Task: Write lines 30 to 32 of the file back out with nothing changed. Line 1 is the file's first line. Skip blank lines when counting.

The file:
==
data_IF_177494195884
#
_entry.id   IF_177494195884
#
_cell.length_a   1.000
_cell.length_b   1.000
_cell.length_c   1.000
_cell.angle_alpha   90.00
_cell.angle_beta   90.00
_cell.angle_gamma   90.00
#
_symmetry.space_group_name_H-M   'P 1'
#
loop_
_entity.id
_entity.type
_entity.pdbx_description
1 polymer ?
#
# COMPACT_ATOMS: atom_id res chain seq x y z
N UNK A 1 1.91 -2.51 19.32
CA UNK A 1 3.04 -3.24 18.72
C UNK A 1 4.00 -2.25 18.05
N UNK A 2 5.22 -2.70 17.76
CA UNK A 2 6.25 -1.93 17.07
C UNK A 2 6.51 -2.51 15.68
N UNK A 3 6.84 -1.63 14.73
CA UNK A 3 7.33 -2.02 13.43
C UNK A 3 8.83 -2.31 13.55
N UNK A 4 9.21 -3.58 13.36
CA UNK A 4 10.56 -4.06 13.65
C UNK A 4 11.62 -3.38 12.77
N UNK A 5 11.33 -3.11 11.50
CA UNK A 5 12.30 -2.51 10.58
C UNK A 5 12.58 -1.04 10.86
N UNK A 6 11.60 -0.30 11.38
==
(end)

N UNK A 4 9.21 -3.58 13.36
CA UNK A 4 10.56 -4.06 13.65
C UNK A 4 11.62 -3.38 12.77